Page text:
In a world where ruthless international terrorists have targeted the United States, and where they may have nuclear and biological weapons in a few years, you might think that we would all get serious about the grim options facing us, and direct our efforts toward fighting terrorism as our top priority. But too many in politics and in the media seem to think that business as usual is good enough.
Senator Patrick Leahy, chairman of the Senate Judiciary Committee, seems hellbent to bring members of international terrorist networks into our domestic legal system, where more than a decade can go by before the most obviously guilty murderer can be executed.
In a war, you do not read Miranda rights to captured enemy soldiers or let them phone their attorneys. If you catch them behind your lines not wearing their own uniforms, you can legally shoot them as spies. If international terrorism is not quite the same as war, it is also not the same as ordinary domestic crime, so maybe you need some new institutions to deal with it. But you don't just blithely give international terrorists all the same rights as your own citizens in ordinary courts of law.
After World War II, when people really were serious, Nazi war criminals were tried in a court created for that occasion, enforcing international norms that had never been put into law before. These war criminals were then hanged without undue delay or hand-wringing. Why today's terrorists deserve any better is hard to see.
Legal experts may debate whether our laws as they exist today give military tribunals the power to try members of foreign terrorist networks. But, if we were serious, we would not get bogged down in that question, when Congress has the power to create new laws that would make it unmistakably clear to all that we will not let terrorists die of old age before we can get rid of them. If necessary, a constitutional amendment could be passed.
To say that we will fight terrorism only if it can be done without any changes in our laws and practices, or any other sacrifices, is to say that we are not serious about fighting terrorism.
Those who treat the current legal status quo as if it were set in stone too often want to turn to the International Court of Justice in The Hague as a place where terrorists might be tried. But should acts of war against the United States be dealt with by pandering to that amorphous thing called "world opinion"?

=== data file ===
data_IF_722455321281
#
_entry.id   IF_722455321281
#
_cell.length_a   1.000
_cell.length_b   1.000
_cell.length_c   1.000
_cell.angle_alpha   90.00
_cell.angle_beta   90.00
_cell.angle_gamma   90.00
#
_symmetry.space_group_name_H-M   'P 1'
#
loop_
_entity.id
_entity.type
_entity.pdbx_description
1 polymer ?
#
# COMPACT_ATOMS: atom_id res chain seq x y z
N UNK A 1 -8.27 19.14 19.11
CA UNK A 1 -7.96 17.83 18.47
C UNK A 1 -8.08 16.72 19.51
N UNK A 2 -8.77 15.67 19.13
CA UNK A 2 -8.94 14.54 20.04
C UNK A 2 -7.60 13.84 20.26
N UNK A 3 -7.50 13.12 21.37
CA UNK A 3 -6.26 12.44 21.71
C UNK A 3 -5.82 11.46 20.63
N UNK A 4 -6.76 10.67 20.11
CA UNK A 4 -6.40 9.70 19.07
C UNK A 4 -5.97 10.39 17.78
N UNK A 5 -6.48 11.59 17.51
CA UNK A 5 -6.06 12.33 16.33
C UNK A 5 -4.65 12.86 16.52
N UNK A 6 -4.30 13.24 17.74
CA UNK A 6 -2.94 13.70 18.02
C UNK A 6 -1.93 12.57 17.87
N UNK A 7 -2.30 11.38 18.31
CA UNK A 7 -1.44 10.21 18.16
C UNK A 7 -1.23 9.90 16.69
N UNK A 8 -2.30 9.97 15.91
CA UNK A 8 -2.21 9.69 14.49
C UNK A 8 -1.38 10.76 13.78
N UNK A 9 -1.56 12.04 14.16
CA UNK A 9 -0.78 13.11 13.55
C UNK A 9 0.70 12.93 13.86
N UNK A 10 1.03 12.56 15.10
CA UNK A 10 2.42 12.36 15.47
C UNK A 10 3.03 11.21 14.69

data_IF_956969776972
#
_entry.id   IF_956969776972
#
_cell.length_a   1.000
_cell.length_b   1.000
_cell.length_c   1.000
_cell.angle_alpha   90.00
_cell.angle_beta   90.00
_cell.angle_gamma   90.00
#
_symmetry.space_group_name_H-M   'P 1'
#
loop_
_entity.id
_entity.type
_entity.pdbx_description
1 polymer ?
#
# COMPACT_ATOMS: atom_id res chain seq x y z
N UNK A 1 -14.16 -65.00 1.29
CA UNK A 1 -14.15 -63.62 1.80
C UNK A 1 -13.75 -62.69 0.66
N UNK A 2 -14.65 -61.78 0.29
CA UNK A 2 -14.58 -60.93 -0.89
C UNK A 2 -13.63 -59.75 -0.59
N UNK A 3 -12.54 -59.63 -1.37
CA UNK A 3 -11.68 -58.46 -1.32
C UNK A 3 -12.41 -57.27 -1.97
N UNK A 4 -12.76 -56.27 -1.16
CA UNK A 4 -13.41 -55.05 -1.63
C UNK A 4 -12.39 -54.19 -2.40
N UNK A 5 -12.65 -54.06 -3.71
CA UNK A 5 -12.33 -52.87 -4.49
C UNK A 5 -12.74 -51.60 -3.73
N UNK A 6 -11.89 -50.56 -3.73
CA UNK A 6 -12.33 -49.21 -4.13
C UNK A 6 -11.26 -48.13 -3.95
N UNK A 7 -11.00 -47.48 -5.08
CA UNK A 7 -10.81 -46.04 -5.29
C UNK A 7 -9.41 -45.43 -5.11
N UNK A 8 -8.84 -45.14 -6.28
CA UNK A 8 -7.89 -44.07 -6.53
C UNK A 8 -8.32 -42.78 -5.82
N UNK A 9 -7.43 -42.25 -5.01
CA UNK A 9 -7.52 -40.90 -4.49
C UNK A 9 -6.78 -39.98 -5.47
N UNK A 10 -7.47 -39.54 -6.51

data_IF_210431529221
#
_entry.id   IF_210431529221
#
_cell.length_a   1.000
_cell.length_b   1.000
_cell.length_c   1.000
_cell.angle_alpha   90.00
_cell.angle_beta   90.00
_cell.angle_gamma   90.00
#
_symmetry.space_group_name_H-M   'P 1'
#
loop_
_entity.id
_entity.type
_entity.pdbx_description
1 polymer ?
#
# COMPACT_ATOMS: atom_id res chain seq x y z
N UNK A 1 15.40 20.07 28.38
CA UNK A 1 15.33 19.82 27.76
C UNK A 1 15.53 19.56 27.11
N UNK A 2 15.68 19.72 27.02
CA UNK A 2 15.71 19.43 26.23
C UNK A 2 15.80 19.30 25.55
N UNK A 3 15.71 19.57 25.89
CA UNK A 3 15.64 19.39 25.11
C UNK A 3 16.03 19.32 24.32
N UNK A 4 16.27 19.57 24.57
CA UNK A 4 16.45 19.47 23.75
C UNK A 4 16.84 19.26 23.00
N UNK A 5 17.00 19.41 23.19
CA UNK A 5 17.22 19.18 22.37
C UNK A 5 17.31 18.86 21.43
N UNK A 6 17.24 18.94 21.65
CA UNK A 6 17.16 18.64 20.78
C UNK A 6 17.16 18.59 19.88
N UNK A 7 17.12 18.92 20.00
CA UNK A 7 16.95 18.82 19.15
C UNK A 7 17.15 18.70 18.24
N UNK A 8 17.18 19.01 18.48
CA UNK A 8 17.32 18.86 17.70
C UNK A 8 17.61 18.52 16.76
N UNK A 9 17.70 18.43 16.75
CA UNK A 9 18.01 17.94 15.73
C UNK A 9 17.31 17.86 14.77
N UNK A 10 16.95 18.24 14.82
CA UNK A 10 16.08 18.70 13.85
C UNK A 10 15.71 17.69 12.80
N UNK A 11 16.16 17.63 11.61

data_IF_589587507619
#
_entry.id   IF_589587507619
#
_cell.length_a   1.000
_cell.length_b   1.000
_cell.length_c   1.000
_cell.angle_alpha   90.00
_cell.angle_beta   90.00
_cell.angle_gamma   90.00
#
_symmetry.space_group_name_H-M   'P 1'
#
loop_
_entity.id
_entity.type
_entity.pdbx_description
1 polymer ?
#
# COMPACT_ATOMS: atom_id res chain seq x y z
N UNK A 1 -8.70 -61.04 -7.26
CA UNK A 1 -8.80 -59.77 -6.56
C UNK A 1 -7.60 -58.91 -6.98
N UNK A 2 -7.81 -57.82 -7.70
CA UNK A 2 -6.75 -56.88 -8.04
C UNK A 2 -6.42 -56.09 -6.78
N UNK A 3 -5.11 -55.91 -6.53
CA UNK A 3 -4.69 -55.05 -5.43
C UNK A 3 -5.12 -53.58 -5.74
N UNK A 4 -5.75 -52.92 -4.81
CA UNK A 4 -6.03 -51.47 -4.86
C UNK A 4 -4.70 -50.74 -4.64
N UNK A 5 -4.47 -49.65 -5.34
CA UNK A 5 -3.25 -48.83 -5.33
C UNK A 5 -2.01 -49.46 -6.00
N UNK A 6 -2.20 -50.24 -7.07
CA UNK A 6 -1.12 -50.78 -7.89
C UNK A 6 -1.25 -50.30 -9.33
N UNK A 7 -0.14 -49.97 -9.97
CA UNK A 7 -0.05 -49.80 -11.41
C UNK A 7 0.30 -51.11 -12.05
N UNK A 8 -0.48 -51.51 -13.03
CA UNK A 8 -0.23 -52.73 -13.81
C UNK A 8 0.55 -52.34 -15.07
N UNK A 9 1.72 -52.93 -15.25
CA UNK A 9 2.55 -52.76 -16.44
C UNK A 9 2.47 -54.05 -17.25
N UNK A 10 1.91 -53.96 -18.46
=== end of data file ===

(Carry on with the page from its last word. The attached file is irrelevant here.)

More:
You don't farm out your own national defense when the lives of millions are at stake! Is that rocket science?
Some foreign countries will not even extradite criminals to the United States unless we agree in advance not to impose the death penalty. Can you imagine anything more dangerous than putting Osama bin Laden behind bars? Do you doubt for a minute that his terrorist network would hijack a plane or a ship full of people and threaten to kill them all if he were not released?
Whatever the arguments about the death penalty when it comes to ordinary, isolated murderers, there is no serious argument against it when it comes to members of an international terrorist network.
The great fear of all as regards the death penalty is that an innocent person will be executed by mistake. When it comes to international terrorist networks, how does that weigh in the balance against the much higher probability that vast numbers of other innocent people will be killed by the terrorists whose lives are spared?
No American wants innocent people killed, whether by execution or by terrorism. But preventing any innocent person from being killed is not one of our options when we are dealing with worldwide networks of murderers. The best we can do is to make as certain as humanly possible that as few innocent people as possible get killed, whether by the terrorists or by the legal system.
If Senator Leahy or others in Congress think that our laws will not permit military tribunals to try foreign terrorists, then they can pass laws that will -- instead of turning this into a political football for the next election. But they will get serious only if the voting public insists that they get serious.
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